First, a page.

Are bad banks a bad idea?

Finance minister Nirmala Sitharaman has directed NARCL to improve its functioning on acquiring stressed accounts.
Finance minister Nirmala Sitharaman has directed NARCL to improve its functioning on acquiring stressed accounts.


Apart from the resignations of two senior executives at NARCL, the bad bank has fallen short of expectations so far

Natarajan Sundar, the managing director and chief executive of National Asset Reconstruction Co. Ltd, resigned last week, a few months short of completing his two-year term. His exit marks the second notable departure from the so-called bad bank in recent months, following the resignation of board chairman Karnam Sekar in September. Sekar had put in his papers citing differences in the institution’s structure and functioning.

A notable point of contention among some senior executives at NARCL is a proposal gaining traction to merge the bad bank with India Debt Resolution Co. Ltd. NARCL, operating as a ‘principal entity’, focuses on acquiring and aggregating bad loans from banks, while IDRCL serves as an agent overseeing the entire resolution process. There is a governance flaw between this relationship, as while NARCL holds an asset reconstruction company, or ARC, licence, IDRCL is expected to resolve the bad debt process. 

Adding complexity to the situation is the involvement of personalities in this institutional disagreement, particularly Diwakar Gupta, former head of IDRCL and currently the chairman of NARCL. The question arises whether this change, initiated by the government, warrants closer scrutiny.

A week ago, finance minister Nirmala Sitharaman directed NARCL to “further improve its functioning on the acquisition of stressed accounts". There’s a possibility that the government is looking to offload bad loans from public sector banks in which it holds stakes, possibly to ensure that their books are clean and prepare for potential mergers or disinvestments.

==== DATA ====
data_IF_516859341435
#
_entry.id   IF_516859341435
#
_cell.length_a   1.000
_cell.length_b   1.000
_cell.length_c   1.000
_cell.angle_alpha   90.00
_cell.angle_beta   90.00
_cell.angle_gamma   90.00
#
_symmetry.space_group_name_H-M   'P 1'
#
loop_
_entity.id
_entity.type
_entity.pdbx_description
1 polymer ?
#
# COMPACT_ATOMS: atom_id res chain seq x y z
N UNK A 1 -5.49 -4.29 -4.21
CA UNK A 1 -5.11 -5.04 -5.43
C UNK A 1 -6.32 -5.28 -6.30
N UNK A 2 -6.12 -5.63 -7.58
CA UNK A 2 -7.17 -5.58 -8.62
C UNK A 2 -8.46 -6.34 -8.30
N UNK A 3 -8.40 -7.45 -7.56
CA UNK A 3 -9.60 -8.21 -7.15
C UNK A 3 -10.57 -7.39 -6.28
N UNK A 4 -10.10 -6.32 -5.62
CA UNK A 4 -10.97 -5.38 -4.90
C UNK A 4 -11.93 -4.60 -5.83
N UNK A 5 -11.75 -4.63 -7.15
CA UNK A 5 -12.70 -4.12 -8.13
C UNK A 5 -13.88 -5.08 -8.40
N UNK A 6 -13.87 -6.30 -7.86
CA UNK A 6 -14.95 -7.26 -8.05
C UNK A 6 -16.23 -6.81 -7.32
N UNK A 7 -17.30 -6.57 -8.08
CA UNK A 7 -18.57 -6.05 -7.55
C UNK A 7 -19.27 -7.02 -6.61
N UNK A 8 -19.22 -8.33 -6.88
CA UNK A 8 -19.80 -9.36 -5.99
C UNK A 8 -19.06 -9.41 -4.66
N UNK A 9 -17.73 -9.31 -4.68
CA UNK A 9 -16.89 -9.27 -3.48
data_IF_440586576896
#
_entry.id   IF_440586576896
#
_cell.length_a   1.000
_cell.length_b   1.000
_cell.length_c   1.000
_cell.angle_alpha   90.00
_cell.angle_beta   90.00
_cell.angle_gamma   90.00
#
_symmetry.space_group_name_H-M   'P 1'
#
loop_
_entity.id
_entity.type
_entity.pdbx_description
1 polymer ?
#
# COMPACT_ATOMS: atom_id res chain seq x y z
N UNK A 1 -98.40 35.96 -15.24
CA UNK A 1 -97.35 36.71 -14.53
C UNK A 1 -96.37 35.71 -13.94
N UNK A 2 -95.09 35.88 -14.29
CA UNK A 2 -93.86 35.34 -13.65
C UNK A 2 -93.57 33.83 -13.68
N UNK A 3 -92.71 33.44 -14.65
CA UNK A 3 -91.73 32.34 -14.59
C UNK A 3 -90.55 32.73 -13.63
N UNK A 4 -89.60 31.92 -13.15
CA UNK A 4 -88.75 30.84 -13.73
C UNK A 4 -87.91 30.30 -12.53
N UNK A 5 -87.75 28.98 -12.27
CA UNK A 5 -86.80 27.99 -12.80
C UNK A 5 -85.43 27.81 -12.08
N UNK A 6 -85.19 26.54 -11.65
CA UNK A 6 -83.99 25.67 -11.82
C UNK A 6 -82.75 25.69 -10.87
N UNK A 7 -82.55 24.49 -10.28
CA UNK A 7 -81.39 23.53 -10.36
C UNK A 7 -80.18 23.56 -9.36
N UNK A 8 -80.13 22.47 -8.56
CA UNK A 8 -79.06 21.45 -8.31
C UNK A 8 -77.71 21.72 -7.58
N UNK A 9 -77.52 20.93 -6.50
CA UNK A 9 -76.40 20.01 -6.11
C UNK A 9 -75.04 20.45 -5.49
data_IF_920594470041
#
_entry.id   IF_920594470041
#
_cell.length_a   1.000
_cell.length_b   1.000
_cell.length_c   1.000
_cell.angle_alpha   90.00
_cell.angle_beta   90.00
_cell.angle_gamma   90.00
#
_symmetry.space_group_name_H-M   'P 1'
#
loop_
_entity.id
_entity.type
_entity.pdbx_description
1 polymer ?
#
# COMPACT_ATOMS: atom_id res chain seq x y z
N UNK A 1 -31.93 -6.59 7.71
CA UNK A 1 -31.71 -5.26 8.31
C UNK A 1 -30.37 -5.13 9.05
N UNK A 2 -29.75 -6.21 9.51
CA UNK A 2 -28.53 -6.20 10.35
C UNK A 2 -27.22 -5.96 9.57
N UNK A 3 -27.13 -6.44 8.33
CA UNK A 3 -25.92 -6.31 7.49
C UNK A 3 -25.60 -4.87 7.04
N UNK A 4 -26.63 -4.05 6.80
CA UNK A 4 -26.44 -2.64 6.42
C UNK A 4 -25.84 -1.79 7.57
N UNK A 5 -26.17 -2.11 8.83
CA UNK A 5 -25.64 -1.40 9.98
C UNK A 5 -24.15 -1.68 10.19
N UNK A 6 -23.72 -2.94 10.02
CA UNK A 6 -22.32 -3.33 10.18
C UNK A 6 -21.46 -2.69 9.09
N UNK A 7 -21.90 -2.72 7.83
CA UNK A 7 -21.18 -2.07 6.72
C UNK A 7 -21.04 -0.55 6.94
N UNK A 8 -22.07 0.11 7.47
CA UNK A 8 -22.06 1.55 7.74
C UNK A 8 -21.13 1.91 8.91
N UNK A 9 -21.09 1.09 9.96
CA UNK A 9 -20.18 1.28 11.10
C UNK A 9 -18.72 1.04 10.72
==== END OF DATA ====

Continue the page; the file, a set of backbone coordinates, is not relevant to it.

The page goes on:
However, the question arises: does NARCL possess the necessary turnaround expertise and management bandwidth? The answer seems to be no. Effectively managing an asset reconstruction company requires turnaround specialists with sector-specific skills. Not just individuals with credit underwriting or collections expertise–especially not those whose earlier roles or employers may have contributed to the creation of those problematic loans. 

When the plan to establish a bad bank was unveiled in February 2021, the government estimated the transfer of over 2 lakh crore of bad loans, projecting NARCL as the largest bad asset turnaround company. However, NARCL has fallen significantly short of this expectation. 

As at the end of November, 10 public sector banks had transferred bad debts totaling 11,617 crore to NARCL. This performance not only reflects poorly on its execution capabilities but also casts a more favourable light on private asset reconstruction companies. 

Without tangible evidence of its effectiveness, NARCL appears to serve as a mere accounting and legal mechanism for transferring bad loans from state-owned entities to a banks-owned entity.

The initiation of a bad bank was fueled by the public sector bank lobby, and the government believed it could outperform the asset reconstruction industry. 

The current lack of interest from ARCs in taking over bad loans might be attributed to the owners of such assets seeking prices higher than the fair market value. ARCs typically engage in purchasing pools of stressed assets only if they foresee continued viability and potential for higher returns. 

Also, public sector bankers might be missing an opportunity in not engaging with other ARCs in their anticipation that NARCL would solve for their bad loans problems. 

Taking bad loans off the books of government-owned banks (and putting them on the bad bank’s books) would improve the eligibility of these banks for lending. But if resolutions do not happen or are delayed, that doesn’t address the underlying problem, resulting in continuing distress and with implications for the economic cycle.

That’s why globally, some experts see the idea of a bad bank as flawed.

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